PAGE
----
Sands reprises this verse near the end of the song, having sketched a moving portrait of the two victims and their friendship, and the impact of their deaths on the community. Instead of expressing rage or advocating a specific solution, the final verses simply appeal to our common humanity – and vulnerability.
I don't know where the moral is or where this song should end
But I wonder just how many wars are fought between good friends
And those who give the orders are not the ones to die
It's Bell and O'Malley and the likes of you and I
And through it all is the chorus, with its evocative line “The tears of the people ran together.”
The song was released in 1985 by Sands on his “Singing of the Times” album and by the trio of Mick Moloney, Robbie O’Connell and Jimmy Keane on their LP of the same name. It would be covered by, among others, Joan Baez, Dolores Keane, Frank Patterson, and The Dubliners.
Given Sands’s dedication to advancing peace and healing in Northern Ireland, it’s only natural to wonder whether he despairs over the current political stalemate, and the sporadic outbreaks of violence. In a word: No.
“Peace is like a little baby; it’s easy to slip and fall before learning to walk. The peace process, remember, is a process. There’s been lots of slipping and falling, but for the most part, it’s stopped the killing. A peace process is never a failure; it’s violence that’s a failure.”
Perhaps one reason for his positive state of mind is that over the years he’s been able to find fresh outlets for his muse, whether teaching underprivileged prisoners to use songwriting as a tool to defend themselves in court; assisting with interfaith initiatives in the Middle East; putting together an album with Protestant and Catholic schoolchildren about life in their communities; or hosting the weekly radio show “Country Ceili” for decades.
More recently, he wrote music and songs for the theatrical production “Blood Red Lines,” in which survivors of The Troubles – including people who lost loved ones to violence, and a former British soldier who served two tours in Northern Ireland – tell their own stories.
“They’re all on stage together, learning from one another, and we piece together their words and weave them into a dialogue,” said Sands, who collaborated with British Academy of Film and Television Arts award-winning director, writer and producer Robert Rae. “The songs are a sort of commentary on what’s being said. For example, there’s one in which the chorus is, ‘If you’d seen what I’d seen, you’d never go to war.’ There’s a verse which asks, ‘What’s the use of talking? You can’t bring back your dead,’ and the response is, ‘I’m speaking for our loved ones, for they can speak no more.’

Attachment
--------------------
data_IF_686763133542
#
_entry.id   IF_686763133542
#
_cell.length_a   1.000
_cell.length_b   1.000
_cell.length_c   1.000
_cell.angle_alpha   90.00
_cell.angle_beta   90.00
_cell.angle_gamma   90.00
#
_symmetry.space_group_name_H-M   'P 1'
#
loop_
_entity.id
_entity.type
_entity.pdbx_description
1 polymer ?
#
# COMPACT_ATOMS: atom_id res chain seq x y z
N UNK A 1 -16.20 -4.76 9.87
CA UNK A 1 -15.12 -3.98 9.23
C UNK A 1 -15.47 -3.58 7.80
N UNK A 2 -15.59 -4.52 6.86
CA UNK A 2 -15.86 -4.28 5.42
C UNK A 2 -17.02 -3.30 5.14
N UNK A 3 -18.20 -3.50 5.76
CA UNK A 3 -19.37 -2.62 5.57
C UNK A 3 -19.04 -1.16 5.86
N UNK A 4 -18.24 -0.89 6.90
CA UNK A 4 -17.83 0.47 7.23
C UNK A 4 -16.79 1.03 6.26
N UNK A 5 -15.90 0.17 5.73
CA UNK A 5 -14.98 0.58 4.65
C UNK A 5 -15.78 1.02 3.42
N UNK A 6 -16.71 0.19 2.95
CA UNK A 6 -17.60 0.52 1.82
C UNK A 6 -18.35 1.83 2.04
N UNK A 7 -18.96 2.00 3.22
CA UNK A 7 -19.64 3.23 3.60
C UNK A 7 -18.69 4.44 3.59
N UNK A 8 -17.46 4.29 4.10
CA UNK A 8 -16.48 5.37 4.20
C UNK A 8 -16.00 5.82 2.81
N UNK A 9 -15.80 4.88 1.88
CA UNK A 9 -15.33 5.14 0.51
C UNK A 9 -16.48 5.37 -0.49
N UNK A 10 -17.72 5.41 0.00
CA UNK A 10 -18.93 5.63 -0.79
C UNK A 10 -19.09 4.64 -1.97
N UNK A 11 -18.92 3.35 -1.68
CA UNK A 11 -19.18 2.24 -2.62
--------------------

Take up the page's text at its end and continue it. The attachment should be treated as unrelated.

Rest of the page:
“It’s about rejecting violence and hate, not trying to glorify them. One song goes: ‘Something bad had happened/I could feel it in bones/Later when they told me, I cried and cried alone. Your husband is a martyr/and never whispered low/I said I need no martyr/I just want my Johnny home.’”
And there’s also “Fair Play to You All,” for which he wrote songs about refugees in the Middle East, the civil rights movement in Northern Ireland, the billions of dollars spent in the global arms trade, and one in Irish about the ancient goddess Macha, whose mistreatment at the hands of the king of Ulster prompted her to proclaim a curse whereby the men of Ulster would be overcome with weakness at the time of their greatest need.
“Macha was associated with the land, with nature,” he said. “So the song is a lament that links her to today, a time when nature is being destroyed – what will the consequences for us be?”
Another song on “Fair Play to You All” had its origins in a curious meeting that took place in Boston.
“I met a man named McAteer, singing softly in an Irish pub, who was from a village in County Down called Ballyholland. It turns out that there’s a meeting every year in Massachusetts of the McAteer clan – he had wondered if I was on my way there, in fact. I thought that was interesting, so later on I did a little research and I discovered that some 30 people had left that small village during the 1930s and had never come back – 30 is no small number for a place like that.
“It’s just one of those little occurrences that make you think about life and how it unfolds, I suppose.”

Later on in the Backroom, Sands entertained the near-capacity audience with stories and reminiscences, and entries from the family songbook as well as his own. It was as much a conversation as it was a concert: Introducing “Come Home to the County Down,” he noted its theme of immigration and dislocation “at a time when so many people are on the move through no fault of their own.” But this was no blog-ready polemic; he went deeper, pointing to the universality lurking in the lyrics, the sense of desperation and longing as expressed in its chorus (“Oh can you hear me? Oh can you hear me/As you roam through lonely London town?”).
“When you lose someone, you never stop searching,” he said, “because you see them everywhere.”
While there were plenty of occasions for laughter during his set, Sands made no apologies for the more somber entries in his repertoire: “Sad songs are important. Not because they make you sad, but because they take the sadness out of you.”
All of which led to his penultimate, and most anticipated, song of the evening (for his encore, he performed “Daughters and Sons” along with New Leaf, the Western Massachusetts trio that opened for him). While he acknowledged having back-burnered “There Were Roses” for a while, Sands told the audience, he had lately begun singing it again. “It’s good to know the bad places you came from,” he said.
And with that, he began softly picking his guitar, and softly but self-assuredly sang the words familiar to most if not all of the audience.
My song to you this evening is not to make you sad…